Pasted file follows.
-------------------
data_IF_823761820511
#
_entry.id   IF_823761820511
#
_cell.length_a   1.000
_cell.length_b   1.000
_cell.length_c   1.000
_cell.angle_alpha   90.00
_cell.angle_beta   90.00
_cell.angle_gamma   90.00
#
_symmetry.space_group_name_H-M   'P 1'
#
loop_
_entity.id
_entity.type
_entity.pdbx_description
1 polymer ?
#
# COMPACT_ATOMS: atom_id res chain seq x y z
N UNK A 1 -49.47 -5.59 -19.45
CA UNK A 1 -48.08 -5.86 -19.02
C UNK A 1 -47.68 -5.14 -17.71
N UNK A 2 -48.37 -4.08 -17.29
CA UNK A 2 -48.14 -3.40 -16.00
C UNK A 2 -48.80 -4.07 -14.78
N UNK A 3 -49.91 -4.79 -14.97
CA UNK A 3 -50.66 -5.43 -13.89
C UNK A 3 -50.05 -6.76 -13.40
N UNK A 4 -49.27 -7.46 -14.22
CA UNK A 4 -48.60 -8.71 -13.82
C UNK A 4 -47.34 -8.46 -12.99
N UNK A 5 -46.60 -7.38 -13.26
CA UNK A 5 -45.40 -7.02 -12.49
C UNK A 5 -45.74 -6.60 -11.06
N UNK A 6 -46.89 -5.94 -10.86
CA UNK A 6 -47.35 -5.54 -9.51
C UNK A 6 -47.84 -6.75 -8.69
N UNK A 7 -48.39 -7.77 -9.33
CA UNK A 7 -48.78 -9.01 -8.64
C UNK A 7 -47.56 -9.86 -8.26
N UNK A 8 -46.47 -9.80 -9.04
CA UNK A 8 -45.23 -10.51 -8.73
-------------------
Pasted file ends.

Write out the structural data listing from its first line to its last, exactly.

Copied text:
data_IF_823761820511
#
_entry.id   IF_823761820511
#
_cell.length_a   1.000
_cell.length_b   1.000
_cell.length_c   1.000
_cell.angle_alpha   90.00
_cell.angle_beta   90.00
_cell.angle_gamma   90.00
#
_symmetry.space_group_name_H-M   'P 1'
#
loop_
_entity.id
_entity.type
_entity.pdbx_description
1 polymer ?
#
# COMPACT_ATOMS: atom_id res chain seq x y z
N UNK A 1 -49.47 -5.59 -19.45
CA UNK A 1 -48.08 -5.86 -19.02
C UNK A 1 -47.68 -5.14 -17.71
N UNK A 2 -48.37 -4.08 -17.29
CA UNK A 2 -48.14 -3.40 -16.00
C UNK A 2 -48.80 -4.07 -14.78
N UNK A 3 -49.91 -4.79 -14.97
CA UNK A 3 -50.66 -5.43 -13.89
C UNK A 3 -50.05 -6.76 -13.40
N UNK A 4 -49.27 -7.46 -14.22
CA UNK A 4 -48.60 -8.71 -13.82
C UNK A 4 -47.34 -8.46 -12.99
N UNK A 5 -46.60 -7.38 -13.26
CA UNK A 5 -45.40 -7.02 -12.49
C UNK A 5 -45.74 -6.60 -11.06
N UNK A 6 -46.89 -5.94 -10.86
CA UNK A 6 -47.35 -5.54 -9.51
C UNK A 6 -47.84 -6.75 -8.69
N UNK A 7 -48.39 -7.77 -9.33
CA UNK A 7 -48.78 -9.01 -8.64
C UNK A 7 -47.56 -9.86 -8.26
N UNK A 8 -46.47 -9.80 -9.04
CA UNK A 8 -45.23 -10.51 -8.73